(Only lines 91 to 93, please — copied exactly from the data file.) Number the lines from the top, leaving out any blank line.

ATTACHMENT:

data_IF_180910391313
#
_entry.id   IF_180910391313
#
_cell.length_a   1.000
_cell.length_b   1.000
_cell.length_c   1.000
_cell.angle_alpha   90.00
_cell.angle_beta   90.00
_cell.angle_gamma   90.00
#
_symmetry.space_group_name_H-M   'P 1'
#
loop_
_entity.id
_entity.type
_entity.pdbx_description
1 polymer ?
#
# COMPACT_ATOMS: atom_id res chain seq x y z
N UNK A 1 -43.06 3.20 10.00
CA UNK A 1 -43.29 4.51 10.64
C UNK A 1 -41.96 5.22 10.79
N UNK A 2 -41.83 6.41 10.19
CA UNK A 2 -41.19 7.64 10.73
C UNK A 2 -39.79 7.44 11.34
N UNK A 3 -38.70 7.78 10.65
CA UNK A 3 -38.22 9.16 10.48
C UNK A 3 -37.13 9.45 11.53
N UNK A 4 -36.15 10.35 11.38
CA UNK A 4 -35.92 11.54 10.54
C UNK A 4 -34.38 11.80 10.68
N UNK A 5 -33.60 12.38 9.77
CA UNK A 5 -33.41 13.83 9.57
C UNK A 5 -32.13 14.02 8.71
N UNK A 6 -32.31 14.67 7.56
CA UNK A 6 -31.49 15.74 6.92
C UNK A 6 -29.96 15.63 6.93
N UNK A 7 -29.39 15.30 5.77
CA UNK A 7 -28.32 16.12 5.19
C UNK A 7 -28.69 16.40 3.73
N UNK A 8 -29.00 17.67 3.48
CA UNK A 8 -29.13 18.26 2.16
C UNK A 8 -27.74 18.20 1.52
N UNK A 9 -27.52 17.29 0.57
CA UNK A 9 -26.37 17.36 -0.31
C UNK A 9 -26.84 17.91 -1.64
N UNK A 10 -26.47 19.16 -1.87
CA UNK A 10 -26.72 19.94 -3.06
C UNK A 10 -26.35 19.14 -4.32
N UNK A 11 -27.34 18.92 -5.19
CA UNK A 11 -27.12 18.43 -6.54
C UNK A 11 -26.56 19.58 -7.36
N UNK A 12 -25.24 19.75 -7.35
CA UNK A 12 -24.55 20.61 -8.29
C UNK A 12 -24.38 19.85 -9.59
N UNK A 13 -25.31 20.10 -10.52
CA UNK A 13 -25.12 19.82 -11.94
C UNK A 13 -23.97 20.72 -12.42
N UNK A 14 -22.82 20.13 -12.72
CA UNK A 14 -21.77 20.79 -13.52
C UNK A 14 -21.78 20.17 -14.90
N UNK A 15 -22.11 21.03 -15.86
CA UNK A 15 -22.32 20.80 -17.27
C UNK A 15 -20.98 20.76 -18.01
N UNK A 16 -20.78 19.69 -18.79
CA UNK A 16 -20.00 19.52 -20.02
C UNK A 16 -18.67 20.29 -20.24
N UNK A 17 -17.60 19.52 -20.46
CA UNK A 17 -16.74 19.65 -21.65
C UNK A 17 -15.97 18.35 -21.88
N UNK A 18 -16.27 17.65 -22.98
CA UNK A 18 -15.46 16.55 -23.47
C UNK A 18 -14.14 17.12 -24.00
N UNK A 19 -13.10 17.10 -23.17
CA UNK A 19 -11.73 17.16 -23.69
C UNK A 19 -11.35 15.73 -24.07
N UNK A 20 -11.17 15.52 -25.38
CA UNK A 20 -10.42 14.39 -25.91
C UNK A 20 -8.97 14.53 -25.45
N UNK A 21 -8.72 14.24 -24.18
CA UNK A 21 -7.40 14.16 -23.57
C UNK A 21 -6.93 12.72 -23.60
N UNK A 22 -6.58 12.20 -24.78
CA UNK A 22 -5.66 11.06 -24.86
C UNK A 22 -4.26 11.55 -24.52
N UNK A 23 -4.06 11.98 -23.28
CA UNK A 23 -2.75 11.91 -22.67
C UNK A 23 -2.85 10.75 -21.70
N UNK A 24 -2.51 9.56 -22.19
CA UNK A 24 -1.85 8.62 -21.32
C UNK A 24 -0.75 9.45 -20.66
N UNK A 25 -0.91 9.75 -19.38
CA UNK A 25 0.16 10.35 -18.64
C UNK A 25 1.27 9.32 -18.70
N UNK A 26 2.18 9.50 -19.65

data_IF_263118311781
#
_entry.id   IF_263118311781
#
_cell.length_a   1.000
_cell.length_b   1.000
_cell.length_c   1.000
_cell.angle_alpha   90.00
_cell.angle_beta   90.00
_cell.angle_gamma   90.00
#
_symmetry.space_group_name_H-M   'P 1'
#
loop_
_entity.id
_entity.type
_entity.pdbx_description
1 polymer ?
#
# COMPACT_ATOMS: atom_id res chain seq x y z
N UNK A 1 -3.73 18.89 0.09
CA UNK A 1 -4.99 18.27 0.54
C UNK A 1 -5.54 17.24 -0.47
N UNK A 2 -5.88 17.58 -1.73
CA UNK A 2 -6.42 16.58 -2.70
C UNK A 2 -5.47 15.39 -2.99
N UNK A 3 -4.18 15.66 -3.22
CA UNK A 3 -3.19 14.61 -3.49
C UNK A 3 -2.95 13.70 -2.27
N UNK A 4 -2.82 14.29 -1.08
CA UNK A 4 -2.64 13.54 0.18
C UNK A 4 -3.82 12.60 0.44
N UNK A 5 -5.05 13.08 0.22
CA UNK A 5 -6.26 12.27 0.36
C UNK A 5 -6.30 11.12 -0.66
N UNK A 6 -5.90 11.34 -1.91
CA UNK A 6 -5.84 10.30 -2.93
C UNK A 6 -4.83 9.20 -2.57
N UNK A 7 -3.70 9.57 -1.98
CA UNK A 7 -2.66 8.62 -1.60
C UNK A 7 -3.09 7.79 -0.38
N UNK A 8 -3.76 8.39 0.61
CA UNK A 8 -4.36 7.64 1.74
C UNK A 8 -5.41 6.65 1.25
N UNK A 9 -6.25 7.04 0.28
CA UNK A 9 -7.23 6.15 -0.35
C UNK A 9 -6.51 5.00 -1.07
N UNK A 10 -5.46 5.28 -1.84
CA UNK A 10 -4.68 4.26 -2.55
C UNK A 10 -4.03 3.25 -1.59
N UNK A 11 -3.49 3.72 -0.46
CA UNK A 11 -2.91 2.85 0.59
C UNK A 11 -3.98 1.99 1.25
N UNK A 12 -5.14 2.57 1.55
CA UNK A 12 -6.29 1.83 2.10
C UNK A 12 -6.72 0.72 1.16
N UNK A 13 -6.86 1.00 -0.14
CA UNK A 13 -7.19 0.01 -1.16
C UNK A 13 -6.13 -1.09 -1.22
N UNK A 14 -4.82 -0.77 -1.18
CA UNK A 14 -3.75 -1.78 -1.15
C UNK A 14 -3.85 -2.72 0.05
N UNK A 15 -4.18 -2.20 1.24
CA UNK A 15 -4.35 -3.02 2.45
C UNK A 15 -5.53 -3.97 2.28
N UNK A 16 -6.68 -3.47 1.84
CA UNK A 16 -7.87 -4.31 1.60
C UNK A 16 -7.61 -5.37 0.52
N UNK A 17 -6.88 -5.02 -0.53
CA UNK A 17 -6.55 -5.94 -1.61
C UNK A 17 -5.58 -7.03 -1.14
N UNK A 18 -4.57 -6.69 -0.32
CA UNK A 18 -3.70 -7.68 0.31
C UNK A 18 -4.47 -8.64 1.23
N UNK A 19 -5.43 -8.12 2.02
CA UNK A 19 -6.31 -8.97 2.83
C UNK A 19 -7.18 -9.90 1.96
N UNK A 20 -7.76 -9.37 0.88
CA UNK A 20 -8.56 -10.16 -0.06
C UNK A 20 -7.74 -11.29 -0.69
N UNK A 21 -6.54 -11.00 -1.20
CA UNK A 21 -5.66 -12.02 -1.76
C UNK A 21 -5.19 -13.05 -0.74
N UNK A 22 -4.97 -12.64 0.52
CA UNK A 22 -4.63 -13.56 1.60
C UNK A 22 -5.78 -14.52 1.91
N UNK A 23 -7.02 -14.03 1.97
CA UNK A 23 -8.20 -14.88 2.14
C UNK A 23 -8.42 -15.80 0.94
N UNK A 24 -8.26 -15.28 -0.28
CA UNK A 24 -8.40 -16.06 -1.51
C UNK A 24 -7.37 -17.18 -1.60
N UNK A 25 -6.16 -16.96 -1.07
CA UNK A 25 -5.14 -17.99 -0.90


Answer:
CA UNK A 24 -1.85 8.62 -21.32
C UNK A 24 -0.75 9.45 -20.66
N UNK A 25 -0.91 9.75 -19.38